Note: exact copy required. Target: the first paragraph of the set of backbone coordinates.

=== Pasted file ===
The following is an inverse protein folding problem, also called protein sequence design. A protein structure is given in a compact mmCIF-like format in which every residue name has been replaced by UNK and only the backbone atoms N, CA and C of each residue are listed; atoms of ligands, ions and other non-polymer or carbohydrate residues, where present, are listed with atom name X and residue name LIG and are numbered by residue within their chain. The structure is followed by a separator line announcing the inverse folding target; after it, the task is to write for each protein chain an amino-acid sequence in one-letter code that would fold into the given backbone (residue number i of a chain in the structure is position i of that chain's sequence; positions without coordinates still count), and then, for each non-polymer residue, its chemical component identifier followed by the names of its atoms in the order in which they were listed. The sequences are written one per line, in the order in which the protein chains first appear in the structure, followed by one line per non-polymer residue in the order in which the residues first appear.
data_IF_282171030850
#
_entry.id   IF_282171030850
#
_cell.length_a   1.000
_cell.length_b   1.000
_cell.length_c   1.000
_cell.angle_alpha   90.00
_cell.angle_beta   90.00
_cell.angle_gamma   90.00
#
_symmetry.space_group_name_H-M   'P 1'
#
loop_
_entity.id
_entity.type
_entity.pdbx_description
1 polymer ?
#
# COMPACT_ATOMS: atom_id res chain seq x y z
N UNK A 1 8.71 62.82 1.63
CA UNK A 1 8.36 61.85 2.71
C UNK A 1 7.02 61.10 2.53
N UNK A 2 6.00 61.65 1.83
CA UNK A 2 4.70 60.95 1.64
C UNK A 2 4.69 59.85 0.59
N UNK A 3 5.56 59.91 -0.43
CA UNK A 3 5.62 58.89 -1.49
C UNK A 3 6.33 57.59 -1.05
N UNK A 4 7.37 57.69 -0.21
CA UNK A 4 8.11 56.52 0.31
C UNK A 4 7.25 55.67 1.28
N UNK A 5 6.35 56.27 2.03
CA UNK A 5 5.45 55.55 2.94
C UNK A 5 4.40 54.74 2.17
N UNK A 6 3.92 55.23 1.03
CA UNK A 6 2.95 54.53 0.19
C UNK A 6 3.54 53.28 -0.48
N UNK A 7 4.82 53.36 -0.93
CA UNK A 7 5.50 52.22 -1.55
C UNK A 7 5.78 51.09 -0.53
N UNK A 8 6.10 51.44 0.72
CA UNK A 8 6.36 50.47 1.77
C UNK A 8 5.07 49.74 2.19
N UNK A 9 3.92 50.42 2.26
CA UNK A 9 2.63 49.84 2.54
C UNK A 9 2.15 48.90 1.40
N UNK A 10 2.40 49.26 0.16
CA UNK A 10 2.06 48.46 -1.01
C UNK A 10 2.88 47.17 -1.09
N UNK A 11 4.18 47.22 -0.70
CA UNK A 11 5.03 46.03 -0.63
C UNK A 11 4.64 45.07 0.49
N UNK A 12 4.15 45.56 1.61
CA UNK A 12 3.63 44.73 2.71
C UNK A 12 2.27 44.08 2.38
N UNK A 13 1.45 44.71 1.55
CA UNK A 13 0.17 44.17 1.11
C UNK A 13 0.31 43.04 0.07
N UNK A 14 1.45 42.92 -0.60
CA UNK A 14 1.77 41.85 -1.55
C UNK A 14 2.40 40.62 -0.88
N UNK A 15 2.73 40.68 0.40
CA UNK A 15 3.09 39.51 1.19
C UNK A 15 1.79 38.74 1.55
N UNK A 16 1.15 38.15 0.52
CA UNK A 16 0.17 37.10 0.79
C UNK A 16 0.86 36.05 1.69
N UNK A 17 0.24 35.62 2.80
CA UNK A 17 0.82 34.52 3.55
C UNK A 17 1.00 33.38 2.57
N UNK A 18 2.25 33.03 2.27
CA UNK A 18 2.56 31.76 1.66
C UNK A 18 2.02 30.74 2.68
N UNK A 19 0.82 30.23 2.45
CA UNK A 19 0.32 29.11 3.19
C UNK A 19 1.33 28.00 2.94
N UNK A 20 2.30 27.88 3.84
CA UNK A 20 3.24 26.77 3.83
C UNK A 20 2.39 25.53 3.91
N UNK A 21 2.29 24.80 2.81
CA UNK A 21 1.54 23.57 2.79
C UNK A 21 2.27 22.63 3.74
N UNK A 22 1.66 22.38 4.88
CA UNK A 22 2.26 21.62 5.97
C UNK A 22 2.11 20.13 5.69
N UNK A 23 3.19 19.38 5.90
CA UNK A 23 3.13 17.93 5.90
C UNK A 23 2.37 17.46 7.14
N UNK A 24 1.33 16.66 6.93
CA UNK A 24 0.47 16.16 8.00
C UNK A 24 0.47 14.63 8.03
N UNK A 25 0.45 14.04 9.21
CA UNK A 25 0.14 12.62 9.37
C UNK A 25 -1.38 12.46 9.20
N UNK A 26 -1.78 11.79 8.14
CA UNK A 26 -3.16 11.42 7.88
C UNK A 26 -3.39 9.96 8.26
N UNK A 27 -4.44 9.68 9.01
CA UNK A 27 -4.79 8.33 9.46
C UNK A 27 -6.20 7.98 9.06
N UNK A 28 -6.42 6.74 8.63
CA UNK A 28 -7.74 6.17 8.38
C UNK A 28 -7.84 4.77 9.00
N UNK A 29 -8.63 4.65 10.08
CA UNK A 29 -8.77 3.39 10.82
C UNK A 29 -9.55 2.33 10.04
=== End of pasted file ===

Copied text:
The following is an inverse protein folding problem, also called protein sequence design. A protein structure is given in a compact mmCIF-like format in which every residue name has been replaced by UNK and only the backbone atoms N, CA and C of each residue are listed; atoms of ligands, ions and other non-polymer or carbohydrate residues, where present, are listed with atom name X and residue name LIG and are numbered by residue within their chain. The structure is followed by a separator line announcing the inverse folding target; after it, the task is to write for each protein chain an amino-acid sequence in one-letter code that would fold into the given backbone (residue number i of a chain in the structure is position i of that chain's sequence; positions without coordinates still count), and then, for each non-polymer residue, its chemical component identifier followed by the names of its atoms in the order in which they were listed. The sequences are written one per line, in the order in which the protein chains first appear in the structure, followed by one line per non-polymer residue in the order in which the residues first appear.